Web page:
A two to one multiplexer unit Z38 comprises three quad chips type 54LS157, with pin 15 of each grounded. One chip has three inputs of each set grounded, leaving nine inputs of each set for the three chips, connected to lines FTN and BDO (bits 0-8). The nine output leads form line EFTN. The select input pin 1 of all three chips are connected to lead ES from a type 54S08 AND gate Z112C, which has one input connected to lead E≠X. and to other input via a type 54S04 inverter Z103F to the lead for bit 10 of line BDO.

The logic unit ZlOOA has its A input connected to the eleventh Q output of unit Z67 via lead XTB*, its B input connected to the eleventh D input of unit Z67 via lead FTB*, its C input connected to the lead for bit 10 of line BDO, its D input connected to lead F≠X, its E input connected to the lead for bit 10 of line BDO, its E input connected to lead E≠X, its F input connected to lead ENATN, and its G input connected to lead ENATN+1 from FIG. 22. The logic of unit Z100A is as follows:

U=F*G+A*B*D+A*C*E.

The output U is connected to the D input of a flip-flop Z83H (one part of a 54S74 chip) having a clock input from lead PCLK and its Q output to lead ATNSC+1 to FIG. 22.

Line Delay Minus 3×24

FIG. 21 shows the line delay minus 3×24 bits unit F21 of FIG. 18. A 12-bit counter Z5 three type 54S163 counter chips, each having four pins 3, 4, 5 & 6 for inputs A-D, or a total of twelve inputs. Ten of these inputs may be connected via DIP switches Z7 to ground, and are also connected via DIP resistors Z6 to +5 volts. The other two inputs 3C & 3D of the last of the three chips, as well as the clear* pins 1 of all three chips, are connected together and via one resistor to +5 volts. The clock pin 2 of all three chips are connected to lead PCLKA, which comes from lead PCLK* via a type 54S04 inverter Z26A. The ten outputs from pins 14, 13, 12 & 11 of the first two chips and pins 14 & 13 of the last chip form bits 0-9 of line ADD2, with bit 0 routed via lead ADD20 separately from the group of bits 1-9 to other circuits. The first chip has the enable D pin 7 & p pin 10 connected together to RP (+5 volts via a resistor). The ripple carry out RCO pin 15 of the first chip is connected to the P & T pins of the second chip, and also to the P Pin of the third chip. The RCO pin of the second chip is connected to the T enable of the third chip. The RCO pin of the third chip is connected via a type 54S04 inverter to load* (L) pin 9 of all three chips.

A set of nine flip-flops Z23 has the D inputs connected respectively to the nine leads of line ADD2, and the Q outputs to nine leads of line ADD1. The block Z23 comprises an octal D flip-flop chip type 54S374, and one unit of a type 54S74 dual D flip-flop chip. The clock inputs are connected to line PCLKA, the OE* pin 1 of the octal chip is grounded, and the pins 1, 13, 4 and 10 of the 54S74 flip-flop are connected together to a resistor to +5 volts. The other unit of the 54S74 chip is flip-flop Z12B having its D input connected to lead ADD20, its clock input to line PCLK*, and its Q and Q* outputs connected respectively to two type 54LS00 NAND gates Z25A. The other input of each of the two NAND gates is connected to the clock lead PCLKA, and the outputs are connected respectively to leads W1* and W2*.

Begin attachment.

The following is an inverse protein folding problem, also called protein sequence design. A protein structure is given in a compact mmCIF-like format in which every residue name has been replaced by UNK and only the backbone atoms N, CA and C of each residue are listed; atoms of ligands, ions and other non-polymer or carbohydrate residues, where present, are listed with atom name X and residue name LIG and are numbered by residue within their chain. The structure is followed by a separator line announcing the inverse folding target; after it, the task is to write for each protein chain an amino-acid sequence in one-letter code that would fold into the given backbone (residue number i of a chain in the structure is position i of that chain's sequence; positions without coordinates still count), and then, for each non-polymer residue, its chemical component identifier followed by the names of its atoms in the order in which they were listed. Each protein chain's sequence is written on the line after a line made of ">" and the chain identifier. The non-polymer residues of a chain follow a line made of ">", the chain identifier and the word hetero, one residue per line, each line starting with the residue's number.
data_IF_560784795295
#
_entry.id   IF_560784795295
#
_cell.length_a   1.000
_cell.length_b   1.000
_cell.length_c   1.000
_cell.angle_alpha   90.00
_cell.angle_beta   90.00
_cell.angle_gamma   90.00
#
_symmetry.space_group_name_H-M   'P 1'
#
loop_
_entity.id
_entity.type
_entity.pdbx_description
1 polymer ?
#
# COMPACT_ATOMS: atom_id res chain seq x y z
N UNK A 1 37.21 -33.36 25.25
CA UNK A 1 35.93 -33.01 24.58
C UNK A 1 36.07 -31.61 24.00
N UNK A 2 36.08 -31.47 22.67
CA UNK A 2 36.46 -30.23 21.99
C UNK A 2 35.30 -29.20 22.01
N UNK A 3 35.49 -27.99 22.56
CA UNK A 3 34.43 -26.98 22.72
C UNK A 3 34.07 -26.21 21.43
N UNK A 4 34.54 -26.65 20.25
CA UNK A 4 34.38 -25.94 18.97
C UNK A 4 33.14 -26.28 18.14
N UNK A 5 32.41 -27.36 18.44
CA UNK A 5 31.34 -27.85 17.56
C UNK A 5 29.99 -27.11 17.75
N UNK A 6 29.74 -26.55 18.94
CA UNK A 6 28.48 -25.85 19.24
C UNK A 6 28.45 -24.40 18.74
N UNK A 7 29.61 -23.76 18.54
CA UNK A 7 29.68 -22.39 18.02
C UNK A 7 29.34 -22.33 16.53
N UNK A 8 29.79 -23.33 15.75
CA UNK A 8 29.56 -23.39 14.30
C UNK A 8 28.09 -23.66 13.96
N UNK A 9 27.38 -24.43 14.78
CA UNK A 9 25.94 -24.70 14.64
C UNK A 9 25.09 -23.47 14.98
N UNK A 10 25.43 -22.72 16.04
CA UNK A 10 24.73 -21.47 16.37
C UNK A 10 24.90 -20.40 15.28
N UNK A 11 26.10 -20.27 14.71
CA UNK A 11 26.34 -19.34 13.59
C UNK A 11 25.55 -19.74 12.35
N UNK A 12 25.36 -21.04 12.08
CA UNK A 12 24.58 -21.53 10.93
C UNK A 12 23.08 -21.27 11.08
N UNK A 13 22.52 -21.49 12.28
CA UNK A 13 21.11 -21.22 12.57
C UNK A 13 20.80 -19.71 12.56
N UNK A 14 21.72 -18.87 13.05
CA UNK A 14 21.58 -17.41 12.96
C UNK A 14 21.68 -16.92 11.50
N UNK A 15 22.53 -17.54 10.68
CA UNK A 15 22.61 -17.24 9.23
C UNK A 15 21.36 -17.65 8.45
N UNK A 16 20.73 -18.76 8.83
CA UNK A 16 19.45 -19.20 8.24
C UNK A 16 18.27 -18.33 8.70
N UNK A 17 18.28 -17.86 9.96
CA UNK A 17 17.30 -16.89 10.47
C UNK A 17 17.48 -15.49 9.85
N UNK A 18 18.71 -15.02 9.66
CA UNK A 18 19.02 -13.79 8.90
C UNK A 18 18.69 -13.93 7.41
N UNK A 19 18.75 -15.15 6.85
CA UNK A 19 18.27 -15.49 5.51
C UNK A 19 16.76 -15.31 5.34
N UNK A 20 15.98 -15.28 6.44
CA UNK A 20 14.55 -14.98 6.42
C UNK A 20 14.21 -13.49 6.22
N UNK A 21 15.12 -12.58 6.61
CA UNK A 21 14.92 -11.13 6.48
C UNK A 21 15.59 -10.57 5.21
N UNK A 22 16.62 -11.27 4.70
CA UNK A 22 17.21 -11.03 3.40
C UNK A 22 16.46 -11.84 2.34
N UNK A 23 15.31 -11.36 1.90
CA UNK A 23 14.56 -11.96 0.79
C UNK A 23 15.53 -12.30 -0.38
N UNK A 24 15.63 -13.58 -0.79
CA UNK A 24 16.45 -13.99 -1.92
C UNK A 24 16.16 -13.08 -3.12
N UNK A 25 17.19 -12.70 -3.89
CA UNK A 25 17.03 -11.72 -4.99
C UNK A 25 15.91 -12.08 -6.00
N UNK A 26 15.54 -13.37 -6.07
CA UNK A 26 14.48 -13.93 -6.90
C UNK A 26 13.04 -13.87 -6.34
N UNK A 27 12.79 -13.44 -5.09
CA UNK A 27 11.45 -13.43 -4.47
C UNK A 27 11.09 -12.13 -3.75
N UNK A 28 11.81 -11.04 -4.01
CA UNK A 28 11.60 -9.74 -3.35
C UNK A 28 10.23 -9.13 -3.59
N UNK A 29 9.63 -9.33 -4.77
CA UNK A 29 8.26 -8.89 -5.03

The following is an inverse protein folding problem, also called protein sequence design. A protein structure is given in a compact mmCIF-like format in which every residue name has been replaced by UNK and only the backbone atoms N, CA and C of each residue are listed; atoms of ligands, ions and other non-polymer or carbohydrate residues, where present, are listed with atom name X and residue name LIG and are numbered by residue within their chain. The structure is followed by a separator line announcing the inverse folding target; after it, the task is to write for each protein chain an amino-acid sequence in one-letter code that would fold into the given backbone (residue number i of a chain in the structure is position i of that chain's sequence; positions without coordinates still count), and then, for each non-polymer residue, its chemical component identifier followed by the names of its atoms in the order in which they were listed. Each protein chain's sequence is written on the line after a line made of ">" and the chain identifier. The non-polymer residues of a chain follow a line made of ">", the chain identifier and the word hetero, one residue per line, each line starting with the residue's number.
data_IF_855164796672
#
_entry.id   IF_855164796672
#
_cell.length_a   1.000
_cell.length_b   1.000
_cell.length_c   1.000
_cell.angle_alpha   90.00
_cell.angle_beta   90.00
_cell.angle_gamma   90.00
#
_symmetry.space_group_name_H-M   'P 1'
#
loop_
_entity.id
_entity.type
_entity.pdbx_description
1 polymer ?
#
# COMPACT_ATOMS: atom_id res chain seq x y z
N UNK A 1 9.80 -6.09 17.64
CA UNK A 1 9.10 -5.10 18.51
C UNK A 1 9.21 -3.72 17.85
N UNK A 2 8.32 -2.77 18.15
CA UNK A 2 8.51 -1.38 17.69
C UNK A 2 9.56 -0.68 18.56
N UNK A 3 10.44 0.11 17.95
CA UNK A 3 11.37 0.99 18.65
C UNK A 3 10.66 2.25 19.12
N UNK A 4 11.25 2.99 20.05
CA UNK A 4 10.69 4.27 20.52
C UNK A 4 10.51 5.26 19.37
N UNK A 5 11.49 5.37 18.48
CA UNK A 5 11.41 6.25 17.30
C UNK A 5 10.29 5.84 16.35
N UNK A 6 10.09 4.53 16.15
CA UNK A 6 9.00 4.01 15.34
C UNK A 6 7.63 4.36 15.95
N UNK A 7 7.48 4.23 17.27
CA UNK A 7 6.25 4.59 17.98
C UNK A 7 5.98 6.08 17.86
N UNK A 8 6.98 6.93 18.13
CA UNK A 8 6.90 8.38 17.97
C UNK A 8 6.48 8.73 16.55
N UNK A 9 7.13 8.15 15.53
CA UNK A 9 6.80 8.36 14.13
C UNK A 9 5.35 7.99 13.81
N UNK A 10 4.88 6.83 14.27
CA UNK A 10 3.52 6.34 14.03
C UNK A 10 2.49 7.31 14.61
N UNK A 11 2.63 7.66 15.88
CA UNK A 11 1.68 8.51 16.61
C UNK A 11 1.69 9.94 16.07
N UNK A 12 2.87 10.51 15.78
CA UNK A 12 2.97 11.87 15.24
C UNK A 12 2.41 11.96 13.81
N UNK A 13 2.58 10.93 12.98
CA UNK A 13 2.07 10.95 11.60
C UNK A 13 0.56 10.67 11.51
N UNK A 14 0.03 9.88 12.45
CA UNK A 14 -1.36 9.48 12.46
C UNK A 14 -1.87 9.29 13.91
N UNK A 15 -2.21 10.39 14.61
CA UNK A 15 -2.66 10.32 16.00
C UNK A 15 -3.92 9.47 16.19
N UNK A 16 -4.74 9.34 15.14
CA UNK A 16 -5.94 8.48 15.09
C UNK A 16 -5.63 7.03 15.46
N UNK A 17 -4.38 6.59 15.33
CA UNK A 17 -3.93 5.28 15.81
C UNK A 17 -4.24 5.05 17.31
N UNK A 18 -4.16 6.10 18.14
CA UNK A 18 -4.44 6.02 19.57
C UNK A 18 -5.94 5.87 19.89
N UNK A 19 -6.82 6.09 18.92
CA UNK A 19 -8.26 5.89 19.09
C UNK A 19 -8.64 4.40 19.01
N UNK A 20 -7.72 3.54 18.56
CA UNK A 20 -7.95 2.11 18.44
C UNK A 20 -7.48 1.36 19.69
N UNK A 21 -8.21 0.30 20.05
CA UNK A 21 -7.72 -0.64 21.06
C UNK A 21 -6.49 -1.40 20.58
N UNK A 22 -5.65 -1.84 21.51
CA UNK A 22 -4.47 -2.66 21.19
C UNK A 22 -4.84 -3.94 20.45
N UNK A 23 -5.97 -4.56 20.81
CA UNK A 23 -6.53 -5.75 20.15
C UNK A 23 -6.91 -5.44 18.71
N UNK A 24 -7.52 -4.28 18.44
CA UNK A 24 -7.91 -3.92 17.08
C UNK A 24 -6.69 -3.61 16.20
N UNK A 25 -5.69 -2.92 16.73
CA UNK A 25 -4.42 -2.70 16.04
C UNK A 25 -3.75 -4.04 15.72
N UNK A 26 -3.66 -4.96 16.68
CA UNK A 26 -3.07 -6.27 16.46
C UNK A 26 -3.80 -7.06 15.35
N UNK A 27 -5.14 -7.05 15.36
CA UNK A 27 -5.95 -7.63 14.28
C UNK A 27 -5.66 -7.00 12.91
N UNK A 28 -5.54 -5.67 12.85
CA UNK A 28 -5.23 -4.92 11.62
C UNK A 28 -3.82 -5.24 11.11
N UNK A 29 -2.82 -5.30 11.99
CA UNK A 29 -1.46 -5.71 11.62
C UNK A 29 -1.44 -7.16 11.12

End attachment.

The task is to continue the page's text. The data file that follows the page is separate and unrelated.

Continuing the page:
Input buffers Z30 and Z16 each comprise three type 54LS241 octal buffer chips. Each of these chips has a group of four buffers enabled when a signal at G1 pin 1 is low, and another group of four buffers enabled when a signal at G2 pin 19 is high. Therefore each of the units Z30 and Z16 has a total of twelve buffers in the first group and a total of twelve buffers in the second group. The inputs of the two groups are connected in parallel, with unit Z30 connected to the 12-bit line ADI, and unit Z16 connected to the 12-bit line BDI. The outputs from the first group of buffers of the two units Z30 & Z16 together form a 24-bit line ABD1, and the outputs from the second group of buffers of the two units Z30 & Z16 together form a 24-bit line ABD2. The lead ADD20 is connected to the IG and 2G gates of all chips of the buffer units Z30 and Z16, so that the outputs to line ABD1 are enabled with ADD20 low, and the outputs to line ABD2 are enabled with ADD20 high.

There are two 1K×24 bit memories Z1 and Z5, each comprising three type MK4801AJ-70 RAM chips. For each memory, the nine address inputs are connected in parallel, to the nine leads of line ADD1 for memory Z1, and to line ADD2 for memory Z5. With eight D/Q pins on each chip, each memory has a total of twenty-four, which are connected to line ABDI for memory Z1, and to line ABD2 for memory Z5. Lead ADD20 is connected to the output enable terminal OE of all three chips of memory Z5, and also via a type 54LS04 inverter Z119A to the output enable of memory Z1. The write enable inputs WE of the chips of memory Z1 are connected to lead W1*, and for memory Z5 to lead W2*. The CE and A9 pins 18 & 22 of all six of the memory chips are grounded.

A select unit Z19 comprises six quad 2-to-1 multiplex chips type 54LS157, providing a total of 24 A inputs connected to line ABD2, 24 B inputs connected to line ABDI, and 24 Y outputs. The select inputs at pin 1 of all six chips is connected to lead ADD20, and the G terminal pins 15 are grounded.

A store unit Z133 comprises three octal D flip-flop chips type 54LS273, having the 24 D inputs connected to the Y outputs of the select unit Z19 and the clock inputs connected to lead PCLKB. This clock signal is supplied from lead PCLK* via a type 54S04 inverter Z26D, and also goes to FIG. 23.

A store unit Z4 comprises three octal D flip-flop chips type 54LS374, having the 24 D inputs connected to the Q outputs of the flip-flops Z133, and the clock inputs connected to lead PCLKB. The Q outputs of the flip-flops Z4 are divided into one group of twelve to line ADO which goes to FIG. 19, and another group of twelve to line BDO which goes to FIG. 20.